Federal Reserve officials voted Wednesday to continue pumping money into the economy and keep interest rates near zero amid fresh signs that their massive stimulus effort is gaining traction.

The Fed’s decision to hold steady suggests it views the positive data as signs that its policies are working. But the improving economic picture also means that the recovery may not need as much help from the central bank in the future.

In a statement, the Fed said there has been “a return to moderate economic growth” in recent months. Consumers seem to have shrugged off tax increases, while stock markets have reached new highs. The housing market is rebounding, and the job growth has been surprisingly strong.

The Fed has been buying $85 billion worth of government and mortgage-backed securities a month to help bring down long-term interest rates. Many economists believe that has helped prop up the housing market and create jobs in deeply wounded industries, such as construction. Speaking at a news conference Wednesday, Fed Chairman Ben S. Bernanke stressed that the central bank could “calibrate” the amount of bonds it purchases to the health of the labor market.

“The point of this is to let the markets see our behavior, to let them see how we respond to changes in the outlook,” he said.

Other Fed officials have outlined specific terms under which they would consider slowing down or ending the bond-buying program. Chicago Fed President Charles Evans has suggested job growth of about 200,000 for six straight months as one key condition. This month, Fed Governor Janet Yellen said she is eyeing the number of employees voluntarily quitting their jobs and the rate at which companies are hiring.

Bernanke did not provide details of what he is looking for. But he said that tying the purchases to a single criterion — such as the unemployment rate or payroll growth — would require the Fed to adopt an “all or nothing” approach to stimulus.

“We think it makes more sense to have our policy variable,” he said, allowing the central bank to “respond in a more continuous or sensitive way.”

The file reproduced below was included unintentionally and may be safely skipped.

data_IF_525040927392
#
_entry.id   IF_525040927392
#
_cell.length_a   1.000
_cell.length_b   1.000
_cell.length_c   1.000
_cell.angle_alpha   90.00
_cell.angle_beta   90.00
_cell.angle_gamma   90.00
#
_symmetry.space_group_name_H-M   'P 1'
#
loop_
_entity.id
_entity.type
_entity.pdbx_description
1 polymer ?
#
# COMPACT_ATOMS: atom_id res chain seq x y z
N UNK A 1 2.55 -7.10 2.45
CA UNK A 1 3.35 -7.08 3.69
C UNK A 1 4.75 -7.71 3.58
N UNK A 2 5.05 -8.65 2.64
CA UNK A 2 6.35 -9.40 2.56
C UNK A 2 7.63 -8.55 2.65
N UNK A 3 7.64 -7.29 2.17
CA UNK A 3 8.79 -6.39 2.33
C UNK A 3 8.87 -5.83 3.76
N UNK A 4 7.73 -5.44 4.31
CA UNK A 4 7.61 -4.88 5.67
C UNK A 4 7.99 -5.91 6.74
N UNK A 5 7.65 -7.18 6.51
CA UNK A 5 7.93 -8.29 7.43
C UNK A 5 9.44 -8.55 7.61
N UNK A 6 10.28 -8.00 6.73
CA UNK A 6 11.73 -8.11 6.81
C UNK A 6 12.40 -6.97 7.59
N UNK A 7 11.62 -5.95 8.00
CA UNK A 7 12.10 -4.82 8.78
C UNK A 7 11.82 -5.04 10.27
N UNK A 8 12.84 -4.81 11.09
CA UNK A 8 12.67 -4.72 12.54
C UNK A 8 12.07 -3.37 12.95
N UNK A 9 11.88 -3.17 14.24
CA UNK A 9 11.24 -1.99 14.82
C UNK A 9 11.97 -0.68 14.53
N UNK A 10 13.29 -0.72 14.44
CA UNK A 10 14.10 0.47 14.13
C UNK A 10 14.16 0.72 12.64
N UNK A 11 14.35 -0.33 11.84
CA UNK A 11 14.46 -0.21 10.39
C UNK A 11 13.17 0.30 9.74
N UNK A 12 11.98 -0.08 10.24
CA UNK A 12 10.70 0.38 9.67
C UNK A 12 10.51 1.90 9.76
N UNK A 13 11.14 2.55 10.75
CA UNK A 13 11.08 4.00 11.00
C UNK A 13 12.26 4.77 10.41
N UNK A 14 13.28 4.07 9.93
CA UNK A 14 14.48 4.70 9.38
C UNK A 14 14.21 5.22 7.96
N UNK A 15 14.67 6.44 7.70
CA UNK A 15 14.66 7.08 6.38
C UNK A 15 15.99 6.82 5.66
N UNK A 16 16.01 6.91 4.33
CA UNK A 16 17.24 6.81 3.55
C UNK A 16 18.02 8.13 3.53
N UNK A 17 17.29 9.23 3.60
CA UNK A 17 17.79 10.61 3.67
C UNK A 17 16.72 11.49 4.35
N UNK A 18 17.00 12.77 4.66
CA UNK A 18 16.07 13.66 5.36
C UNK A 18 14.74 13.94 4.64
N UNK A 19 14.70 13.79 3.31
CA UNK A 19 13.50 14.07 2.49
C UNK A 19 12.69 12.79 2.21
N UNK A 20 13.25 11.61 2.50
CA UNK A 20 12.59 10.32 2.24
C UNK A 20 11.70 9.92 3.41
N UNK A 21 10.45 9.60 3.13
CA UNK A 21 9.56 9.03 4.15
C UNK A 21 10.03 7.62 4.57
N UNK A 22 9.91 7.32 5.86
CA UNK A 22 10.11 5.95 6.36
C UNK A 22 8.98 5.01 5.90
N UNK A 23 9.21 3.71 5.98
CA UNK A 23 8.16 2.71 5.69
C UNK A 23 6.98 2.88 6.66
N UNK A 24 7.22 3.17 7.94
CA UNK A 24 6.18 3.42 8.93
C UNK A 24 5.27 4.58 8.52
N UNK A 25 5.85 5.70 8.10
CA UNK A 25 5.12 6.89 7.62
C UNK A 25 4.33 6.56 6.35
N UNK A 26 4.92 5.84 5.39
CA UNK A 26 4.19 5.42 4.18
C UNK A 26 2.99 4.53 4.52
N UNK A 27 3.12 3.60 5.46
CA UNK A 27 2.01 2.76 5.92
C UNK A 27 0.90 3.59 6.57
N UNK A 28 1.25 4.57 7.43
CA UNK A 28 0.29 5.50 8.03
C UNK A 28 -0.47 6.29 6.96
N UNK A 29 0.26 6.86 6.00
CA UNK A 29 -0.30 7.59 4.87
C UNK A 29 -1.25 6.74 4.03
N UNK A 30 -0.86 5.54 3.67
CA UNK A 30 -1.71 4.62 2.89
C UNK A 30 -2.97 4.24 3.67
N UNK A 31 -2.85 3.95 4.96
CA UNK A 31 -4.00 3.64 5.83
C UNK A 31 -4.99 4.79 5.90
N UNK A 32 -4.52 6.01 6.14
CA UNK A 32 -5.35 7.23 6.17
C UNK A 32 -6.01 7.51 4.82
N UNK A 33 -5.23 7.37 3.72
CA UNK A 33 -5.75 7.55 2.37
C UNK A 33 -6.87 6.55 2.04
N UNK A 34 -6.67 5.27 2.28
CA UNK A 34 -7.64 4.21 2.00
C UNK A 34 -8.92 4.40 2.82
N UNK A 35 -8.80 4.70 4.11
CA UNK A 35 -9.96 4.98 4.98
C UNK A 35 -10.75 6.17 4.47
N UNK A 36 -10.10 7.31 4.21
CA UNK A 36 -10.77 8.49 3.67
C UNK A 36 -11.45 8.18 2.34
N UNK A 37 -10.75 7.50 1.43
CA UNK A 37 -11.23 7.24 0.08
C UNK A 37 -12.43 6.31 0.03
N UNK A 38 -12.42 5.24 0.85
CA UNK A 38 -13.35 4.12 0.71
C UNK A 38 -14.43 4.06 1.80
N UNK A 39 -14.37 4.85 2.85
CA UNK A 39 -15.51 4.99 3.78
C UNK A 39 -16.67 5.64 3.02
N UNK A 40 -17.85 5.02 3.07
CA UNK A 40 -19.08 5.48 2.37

However, the Fed has specific goals for hikingshort-term interest rates, which are currently near zero. It has vowed not to make a move at least until the unemployment rate hits 6.5 percent or inflation rises above 2.5 percent.

Bernanke emphasized that there will be a “considerable interval” between when the Fed stops buying bonds and when it begins raising short-term interest rates. Thirteen of the 19 top officials at the Fed believe the first rate hike will not occur until 2015. Four think it will happen next year.

Though Fed officials edged their forecasts for economic growth down slightly on Wednesday, the outlook for jobs inched up. Government data released Tuesday showed the number of new homes under construction rose to an annual rate of 917,000 — a pace that is spurring demand for more workers. A report by TD Economics estimated that the industry would add 400,000 jobs this year.

“The Fed is winning,” economists at High Frequency Economics wrote in a recent research note. The numbers “are suggesting significant upward momentum, raising the potential for growth to effectively ‘feed on itself.’ 

But such hope has petered out before. Those results must be sustained beyond a few months for the central bank to consider dialing back its support of the economy. In a rare personal reference, Bernanke noted that he has a relative who is out of work and that he understands the plight of the 12 million unemployed Americans.

“I have great concern about the unemployed, both for their own sake, but also because the loss of skills, the loss of labor force attachment is bad for our whole economy,” he said.

Bernanke also addressed his own future. His term as chairman ends in January 2014, and there has been much speculation about whether he will stick around for another one to help the central bank unwind the unprecedented steps it took to respond to the worst global financial crisis since the Great Depression.

On Wednesday, Bernanke said only that he has spoken with President Obama “a bit.” But he pointed out that the central bank is staffed by top-notch economists and policymakers who have been on the front lines of the crisis.

“I don’t think that I’m the only person in the world who can manage the exit,” he said.

Only one member of the Fed’s policymaking committee objected to its vote on Wednesday. Kansas City Fed President Esther George said she worried that excessive stimulus could create broad financial instability and raise inflation down the road.

Jim Tankersley contributed to this report.